Vigneault continues to go with his vets which means neither Dylan McIlrath nor Oscar Lindberg is likely to see the ice. Assuming McDonagh can’t go later, the organization is expected to recall someone from Hartford. My guess would be Brady Skjei, who is the left-handed skating defenseman Vigneault prefers. It’s unfair to McIlrath, who proved he could play in the up-tempo system while having the size and strength to clear the crease. Something no other blueliner does consistently.
As for Lindberg, it’s a numbers game. He’s not breaking into the lineup over Kevin Hayes, who has found chemistry on the third line with Eric Staal and Jesper Fast. For all the gripes about Tanner Glass, he continues to fit in on the grinding fourth line with Dominic Moore and Viktor Stalberg. Glass had another good night delivering a big hit that drew a penalty and also set up a couple of chances. While I don’t agree with him playing daily, it’s what Vigneault wants. As long as he stays responsible and provides energy, it won’t change.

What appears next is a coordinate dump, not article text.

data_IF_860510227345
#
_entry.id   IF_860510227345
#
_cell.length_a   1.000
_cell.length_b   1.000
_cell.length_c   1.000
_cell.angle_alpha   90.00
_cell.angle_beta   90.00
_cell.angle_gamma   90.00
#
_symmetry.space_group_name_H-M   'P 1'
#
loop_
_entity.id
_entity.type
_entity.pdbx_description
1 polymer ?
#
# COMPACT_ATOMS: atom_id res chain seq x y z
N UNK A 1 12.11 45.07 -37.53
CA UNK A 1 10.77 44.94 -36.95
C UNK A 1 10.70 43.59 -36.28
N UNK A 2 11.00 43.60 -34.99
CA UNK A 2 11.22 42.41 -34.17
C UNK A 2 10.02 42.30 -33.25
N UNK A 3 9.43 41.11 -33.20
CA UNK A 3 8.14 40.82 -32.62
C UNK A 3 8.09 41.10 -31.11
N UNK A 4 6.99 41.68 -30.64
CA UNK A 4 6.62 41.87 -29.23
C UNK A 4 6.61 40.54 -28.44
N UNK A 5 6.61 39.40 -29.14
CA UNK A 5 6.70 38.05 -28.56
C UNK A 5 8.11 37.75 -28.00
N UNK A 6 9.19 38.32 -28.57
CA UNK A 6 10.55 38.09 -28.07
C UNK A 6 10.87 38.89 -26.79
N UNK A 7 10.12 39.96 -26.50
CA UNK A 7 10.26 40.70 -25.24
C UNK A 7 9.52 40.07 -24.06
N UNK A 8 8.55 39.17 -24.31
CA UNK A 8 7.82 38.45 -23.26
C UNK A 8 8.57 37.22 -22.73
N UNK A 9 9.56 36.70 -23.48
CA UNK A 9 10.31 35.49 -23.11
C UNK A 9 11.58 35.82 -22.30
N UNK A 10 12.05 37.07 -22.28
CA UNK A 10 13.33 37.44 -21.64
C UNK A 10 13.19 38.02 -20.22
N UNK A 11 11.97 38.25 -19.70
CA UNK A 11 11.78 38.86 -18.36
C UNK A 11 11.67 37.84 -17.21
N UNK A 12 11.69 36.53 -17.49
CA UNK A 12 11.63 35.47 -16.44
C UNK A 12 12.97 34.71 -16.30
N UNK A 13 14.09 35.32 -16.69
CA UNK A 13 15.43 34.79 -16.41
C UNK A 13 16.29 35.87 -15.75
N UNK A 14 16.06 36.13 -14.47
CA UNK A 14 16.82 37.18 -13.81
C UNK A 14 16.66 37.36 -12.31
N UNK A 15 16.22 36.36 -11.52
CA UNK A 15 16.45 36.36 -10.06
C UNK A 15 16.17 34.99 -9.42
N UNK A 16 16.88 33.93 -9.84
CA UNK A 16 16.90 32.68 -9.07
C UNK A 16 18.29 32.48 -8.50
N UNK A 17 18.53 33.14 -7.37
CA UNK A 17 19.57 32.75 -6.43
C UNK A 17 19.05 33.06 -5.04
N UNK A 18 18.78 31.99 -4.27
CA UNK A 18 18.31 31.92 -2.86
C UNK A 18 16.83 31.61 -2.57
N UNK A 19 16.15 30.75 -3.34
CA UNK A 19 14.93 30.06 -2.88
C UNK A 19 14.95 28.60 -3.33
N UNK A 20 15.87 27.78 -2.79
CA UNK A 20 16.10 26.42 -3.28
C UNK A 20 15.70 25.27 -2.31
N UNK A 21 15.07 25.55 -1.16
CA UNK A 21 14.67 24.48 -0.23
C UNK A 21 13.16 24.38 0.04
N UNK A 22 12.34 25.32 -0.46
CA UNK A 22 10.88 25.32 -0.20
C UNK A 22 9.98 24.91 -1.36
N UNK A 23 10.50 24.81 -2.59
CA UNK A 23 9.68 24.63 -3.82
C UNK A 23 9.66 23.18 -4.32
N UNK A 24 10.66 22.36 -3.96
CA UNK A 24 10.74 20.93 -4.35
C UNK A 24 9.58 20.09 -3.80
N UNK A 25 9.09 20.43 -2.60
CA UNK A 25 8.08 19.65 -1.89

With the postseason now assured, it’s all about how the roster performs when it counts. Everyone gets a clean slate after 82 games. That means anything can happen. Nobody can discount a experienced club who’s been through the playoff grind. The only difference is I’m going in expecting nothing. I’ll just root like hell for them and say a silent prayer.